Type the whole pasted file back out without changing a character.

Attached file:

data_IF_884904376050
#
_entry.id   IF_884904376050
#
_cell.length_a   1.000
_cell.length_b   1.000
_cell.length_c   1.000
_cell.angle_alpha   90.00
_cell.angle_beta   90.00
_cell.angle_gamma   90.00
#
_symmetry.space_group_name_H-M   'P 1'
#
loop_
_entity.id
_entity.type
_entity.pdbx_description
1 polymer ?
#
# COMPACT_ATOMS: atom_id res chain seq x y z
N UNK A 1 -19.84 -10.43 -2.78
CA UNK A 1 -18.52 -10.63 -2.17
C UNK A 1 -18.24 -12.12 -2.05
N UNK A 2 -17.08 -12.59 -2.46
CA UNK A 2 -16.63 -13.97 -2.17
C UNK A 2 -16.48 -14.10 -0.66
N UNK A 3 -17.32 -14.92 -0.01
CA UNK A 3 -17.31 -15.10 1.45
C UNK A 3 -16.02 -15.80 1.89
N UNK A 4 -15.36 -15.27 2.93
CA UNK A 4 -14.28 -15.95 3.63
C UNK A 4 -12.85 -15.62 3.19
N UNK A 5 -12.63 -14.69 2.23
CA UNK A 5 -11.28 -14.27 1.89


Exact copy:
data_IF_884904376050
#
_entry.id   IF_884904376050
#
_cell.length_a   1.000
_cell.length_b   1.000
_cell.length_c   1.000
_cell.angle_alpha   90.00
_cell.angle_beta   90.00
_cell.angle_gamma   90.00
#
_symmetry.space_group_name_H-M   'P 1'
#
loop_
_entity.id
_entity.type
_entity.pdbx_description
1 polymer ?
#
# COMPACT_ATOMS: atom_id res chain seq x y z
N UNK A 1 -19.84 -10.43 -2.78
CA UNK A 1 -18.52 -10.63 -2.17
C UNK A 1 -18.24 -12.12 -2.05
N UNK A 2 -17.08 -12.59 -2.46
CA UNK A 2 -16.63 -13.97 -2.17
C UNK A 2 -16.48 -14.10 -0.66
N UNK A 3 -17.32 -14.92 -0.01
CA UNK A 3 -17.31 -15.10 1.45
C UNK A 3 -16.02 -15.80 1.89
N UNK A 4 -15.36 -15.27 2.93
CA UNK A 4 -14.28 -15.95 3.63
C UNK A 4 -12.85 -15.62 3.19
N UNK A 5 -12.63 -14.69 2.23
CA UNK A 5 -11.28 -14.27 1.89